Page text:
I’ve Been Charged with Domestic Violence- What Next?

Conflict is a natural occurrence in any relationship. Spouses and intimate partners often have disagreements that shouldn’t warrant intervention from third parties. But what if the conflict escalates to the point of causing actual physical harm? 

California domestic abuse laws are in place to protect vulnerable people from different forms of abuse. Maybe things went out of control and now you’re currently facing criminal charges for domestic violence. If this is the case, this article can help you understand what comes next. 

What does California law say about domestic violence?

You might think the actions involved in a domestic violence case have to be extremely violent, but this isn’t always the case. Domestic violence charges can be defined under two separate laws in California. First, Penal Code 13700 outlaws exerting “force” or threatening to exert force on an intimate partner. Second, California Family Code expands this coverage in PC 13700  to include relatives by blood or marriage. This means that the same protection accorded to spouses also extends to siblings, aunts and uncles, in-laws, and cousins, to name a few. 

How much force is too much force depends on each individual case and the charges applied. California outlines specific crimes that can be charged as domestic abuse. However, the most common charges that prosecution includes in domestic violence cases include:

  • Domestic battery – PC 243(e)(1)- This law broadly defines domestic battery, but generally speaking, this law makes it illegal to touch someone you’re in an intimate relationship with in a harmful way, whether or not that person sustained visible injuries. In addition, the victim doesn’t need to prove that you acted with intent to cause injury. 
  • Corporal injury to intimate partner – PC 273.5 is the most commonly charged domestic violence-related charge and deals with corporal injury to a current or former intimate partner. However, unlike domestic battery, corporal injury is much more serious because it can lead to a felony conviction. Corporal injury is a “wobbler” offense in California which means the prosecution can push for a felony or misdemeanor conviction, depending on the case. Just like domestic battery, corporal injury is also defined as harmful touching. The only difference between the two laws is that PC 273.5 requires that any harmful physical contact results in injury.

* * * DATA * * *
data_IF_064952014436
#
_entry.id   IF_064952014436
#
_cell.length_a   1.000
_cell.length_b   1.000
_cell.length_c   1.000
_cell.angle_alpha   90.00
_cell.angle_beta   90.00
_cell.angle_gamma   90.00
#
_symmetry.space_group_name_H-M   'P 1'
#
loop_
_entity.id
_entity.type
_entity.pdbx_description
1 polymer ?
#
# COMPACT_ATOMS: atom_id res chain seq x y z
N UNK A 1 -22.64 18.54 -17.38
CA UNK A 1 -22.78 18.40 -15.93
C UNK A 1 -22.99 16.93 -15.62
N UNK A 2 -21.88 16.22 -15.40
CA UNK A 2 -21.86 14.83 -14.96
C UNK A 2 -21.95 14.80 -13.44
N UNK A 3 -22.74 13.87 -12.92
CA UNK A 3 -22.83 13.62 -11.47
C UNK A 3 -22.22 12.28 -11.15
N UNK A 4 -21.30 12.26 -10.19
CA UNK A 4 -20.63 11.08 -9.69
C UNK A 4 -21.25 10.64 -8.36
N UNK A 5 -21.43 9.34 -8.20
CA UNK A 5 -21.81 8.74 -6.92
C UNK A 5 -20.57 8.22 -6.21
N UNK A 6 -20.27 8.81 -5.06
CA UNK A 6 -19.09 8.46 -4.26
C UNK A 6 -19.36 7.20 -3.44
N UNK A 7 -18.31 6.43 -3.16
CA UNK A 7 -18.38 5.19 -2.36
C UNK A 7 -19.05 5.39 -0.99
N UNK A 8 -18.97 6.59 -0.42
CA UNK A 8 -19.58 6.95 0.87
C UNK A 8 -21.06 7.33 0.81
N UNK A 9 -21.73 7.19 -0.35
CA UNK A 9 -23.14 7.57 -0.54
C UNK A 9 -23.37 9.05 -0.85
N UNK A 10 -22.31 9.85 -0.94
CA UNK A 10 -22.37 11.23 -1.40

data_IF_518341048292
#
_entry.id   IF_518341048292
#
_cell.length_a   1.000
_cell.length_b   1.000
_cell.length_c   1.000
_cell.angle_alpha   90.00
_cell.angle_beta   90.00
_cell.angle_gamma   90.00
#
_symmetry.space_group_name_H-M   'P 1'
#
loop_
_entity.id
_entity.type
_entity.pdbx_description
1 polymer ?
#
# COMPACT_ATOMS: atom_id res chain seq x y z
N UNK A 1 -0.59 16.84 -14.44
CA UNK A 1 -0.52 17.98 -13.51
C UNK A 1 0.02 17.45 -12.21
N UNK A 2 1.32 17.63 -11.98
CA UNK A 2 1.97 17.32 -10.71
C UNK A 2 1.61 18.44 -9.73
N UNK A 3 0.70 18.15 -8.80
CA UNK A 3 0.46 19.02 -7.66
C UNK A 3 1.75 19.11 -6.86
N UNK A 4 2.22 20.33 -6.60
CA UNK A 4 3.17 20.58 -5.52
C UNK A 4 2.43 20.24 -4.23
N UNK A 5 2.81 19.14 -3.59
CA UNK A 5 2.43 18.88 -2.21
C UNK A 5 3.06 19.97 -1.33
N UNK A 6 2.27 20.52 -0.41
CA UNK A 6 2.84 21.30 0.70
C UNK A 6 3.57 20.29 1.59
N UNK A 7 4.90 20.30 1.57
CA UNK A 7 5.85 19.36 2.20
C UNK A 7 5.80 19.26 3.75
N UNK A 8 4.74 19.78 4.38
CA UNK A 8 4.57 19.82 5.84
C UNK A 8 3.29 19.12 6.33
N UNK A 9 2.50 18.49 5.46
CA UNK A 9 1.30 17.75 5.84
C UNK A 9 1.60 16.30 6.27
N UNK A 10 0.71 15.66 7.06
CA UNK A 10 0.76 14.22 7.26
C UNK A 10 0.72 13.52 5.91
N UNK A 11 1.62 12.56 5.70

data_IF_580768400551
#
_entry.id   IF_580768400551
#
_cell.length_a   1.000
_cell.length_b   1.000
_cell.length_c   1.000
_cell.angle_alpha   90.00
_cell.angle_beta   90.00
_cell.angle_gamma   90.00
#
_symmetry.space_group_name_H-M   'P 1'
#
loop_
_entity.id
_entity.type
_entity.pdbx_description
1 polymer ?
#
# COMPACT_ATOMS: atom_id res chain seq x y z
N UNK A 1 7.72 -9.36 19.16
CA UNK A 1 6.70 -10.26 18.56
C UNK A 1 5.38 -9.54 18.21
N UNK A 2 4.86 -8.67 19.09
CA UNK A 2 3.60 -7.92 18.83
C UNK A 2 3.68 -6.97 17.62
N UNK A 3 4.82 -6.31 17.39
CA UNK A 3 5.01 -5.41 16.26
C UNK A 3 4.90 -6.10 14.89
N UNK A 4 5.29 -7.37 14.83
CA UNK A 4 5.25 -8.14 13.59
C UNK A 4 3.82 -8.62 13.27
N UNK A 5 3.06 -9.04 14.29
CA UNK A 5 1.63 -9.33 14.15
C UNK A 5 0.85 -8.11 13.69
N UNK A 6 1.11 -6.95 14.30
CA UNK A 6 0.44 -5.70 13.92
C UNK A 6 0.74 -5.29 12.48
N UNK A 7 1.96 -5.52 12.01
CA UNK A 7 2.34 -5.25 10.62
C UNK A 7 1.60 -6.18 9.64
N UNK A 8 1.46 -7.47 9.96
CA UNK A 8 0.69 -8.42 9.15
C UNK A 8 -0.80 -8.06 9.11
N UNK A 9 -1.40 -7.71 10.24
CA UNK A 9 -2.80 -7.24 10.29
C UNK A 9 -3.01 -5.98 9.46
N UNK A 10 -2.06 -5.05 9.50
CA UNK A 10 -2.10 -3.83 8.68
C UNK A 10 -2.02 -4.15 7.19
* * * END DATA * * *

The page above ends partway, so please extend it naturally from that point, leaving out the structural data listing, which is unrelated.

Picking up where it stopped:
What to expect after getting domestic violence charges

California domestic violence laws currently require law enforcement officers to take immediate measures to protect the victims, even before any charges can be made formally. Thus, it isn’t uncommon for law enforcement personnel to act immediately and make arrests following domestic violence allegations. Once a law enforcement officer responds, here’s what you can expect to happen:

  • If your accuser shows any visible signs of injury, the law enforcement officers will typically make an arrest on the spot 
  • The law enforcement officers will also confiscate any firearms in the house
  • If you have any restraining order against you, the police will also arrest you, regardless of whether your accuser shows any evidence of injury
  • Your accuser may also request an Emergency Protective Order. If this happens, you’ll have to leave your home for seven days until the order expires. At present, restraining orders come in different forms, but they are usually given to victims of domestic violence until the defendant is proven guilty or innocent. As a defendant, if your significant other gets a restraining order against you, you’re legally barred from going within 100 yards of him/her, as long as the order is in effect.

What happens if you get convicted of domestic violence?

If a court finds you guilty of domestic violence, the penalties depend on whether the conviction is a misdemeanor or felony. As you would expect, the more serious the offense, the more severe the punishment. Below is a breakdown of possible sentences for your domestic violence conviction.

Type of PenaltyMisdemeanorFelony
Jail termUp to 1 year in a county jailUp to 4 years in a state prison
Criminal fines and/victim restitutionUp to $6,000Up to $6,000
Possible probationSummary probationFormal Probation
Restraining orderUp to 10 yearsUp to 10 years 

Apart from the above penalties, you also risk losing your gun ownership privileges and custody of your children. 

Why you need a criminal defense attorney:

A California domestic violence conviction may result in jail time, large fines, and a lot of time spent in mandatory programs, time you would have spent doing something else. Not only that, a criminal conviction on your record can destroy any opportunities coming your way. For that reason, it is vital to have a qualified domestic violence defense attorney handle your case as soon as you can contact one. Defense attorneys have the skills and experience to use different strategies to defend your case. If you’re currently facing criminal charges for domestic violence, we welcome you to read through the information on this website and call us if you’d like to discuss your case further. Criminal Defense Heroes has experience in representing men and women in domestic violence cases and can investigate the facts surrounding the charges. Click Here to see recent wins in domestic violence cases. To schedule a consultation, call Criminal Defense Heroes at +1 323-529-3660.